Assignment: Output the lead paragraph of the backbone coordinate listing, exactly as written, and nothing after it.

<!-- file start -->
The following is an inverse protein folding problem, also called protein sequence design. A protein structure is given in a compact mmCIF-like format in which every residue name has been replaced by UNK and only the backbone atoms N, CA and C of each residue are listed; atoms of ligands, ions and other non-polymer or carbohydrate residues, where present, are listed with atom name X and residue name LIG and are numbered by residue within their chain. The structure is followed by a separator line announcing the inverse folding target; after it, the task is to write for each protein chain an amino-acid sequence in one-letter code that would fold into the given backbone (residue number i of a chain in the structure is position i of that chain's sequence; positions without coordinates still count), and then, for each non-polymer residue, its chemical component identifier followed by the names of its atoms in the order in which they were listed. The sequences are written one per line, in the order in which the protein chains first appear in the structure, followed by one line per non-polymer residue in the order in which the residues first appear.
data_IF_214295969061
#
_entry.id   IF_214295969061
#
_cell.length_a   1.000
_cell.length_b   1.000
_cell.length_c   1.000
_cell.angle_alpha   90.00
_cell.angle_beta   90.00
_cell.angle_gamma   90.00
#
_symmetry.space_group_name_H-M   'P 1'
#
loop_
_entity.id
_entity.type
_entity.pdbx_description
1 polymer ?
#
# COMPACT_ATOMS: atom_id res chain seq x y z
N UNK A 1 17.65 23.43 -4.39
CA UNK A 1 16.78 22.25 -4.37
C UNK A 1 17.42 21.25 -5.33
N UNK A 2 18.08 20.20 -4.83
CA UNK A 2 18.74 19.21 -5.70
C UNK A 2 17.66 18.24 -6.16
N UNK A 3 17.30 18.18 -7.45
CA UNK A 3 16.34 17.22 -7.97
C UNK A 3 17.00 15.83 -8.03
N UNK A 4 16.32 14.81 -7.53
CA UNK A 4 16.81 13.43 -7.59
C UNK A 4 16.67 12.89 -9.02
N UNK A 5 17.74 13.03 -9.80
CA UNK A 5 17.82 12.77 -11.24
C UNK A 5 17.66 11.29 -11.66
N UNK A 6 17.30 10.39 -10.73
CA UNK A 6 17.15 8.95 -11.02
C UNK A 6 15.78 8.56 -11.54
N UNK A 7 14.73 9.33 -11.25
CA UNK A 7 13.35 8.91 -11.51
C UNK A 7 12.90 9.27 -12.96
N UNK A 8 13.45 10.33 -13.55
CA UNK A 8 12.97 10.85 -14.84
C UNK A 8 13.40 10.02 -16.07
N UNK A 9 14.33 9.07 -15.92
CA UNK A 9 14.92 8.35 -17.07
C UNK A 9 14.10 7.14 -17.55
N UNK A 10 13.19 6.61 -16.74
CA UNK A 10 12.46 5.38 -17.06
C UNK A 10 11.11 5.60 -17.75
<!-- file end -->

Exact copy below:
The following is an inverse protein folding problem, also called protein sequence design. A protein structure is given in a compact mmCIF-like format in which every residue name has been replaced by UNK and only the backbone atoms N, CA and C of each residue are listed; atoms of ligands, ions and other non-polymer or carbohydrate residues, where present, are listed with atom name X and residue name LIG and are numbered by residue within their chain. The structure is followed by a separator line announcing the inverse folding target; after it, the task is to write for each protein chain an amino-acid sequence in one-letter code that would fold into the given backbone (residue number i of a chain in the structure is position i of that chain's sequence; positions without coordinates still count), and then, for each non-polymer residue, its chemical component identifier followed by the names of its atoms in the order in which they were listed. The sequences are written one per line, in the order in which the protein chains first appear in the structure, followed by one line per non-polymer residue in the order in which the residues first appear.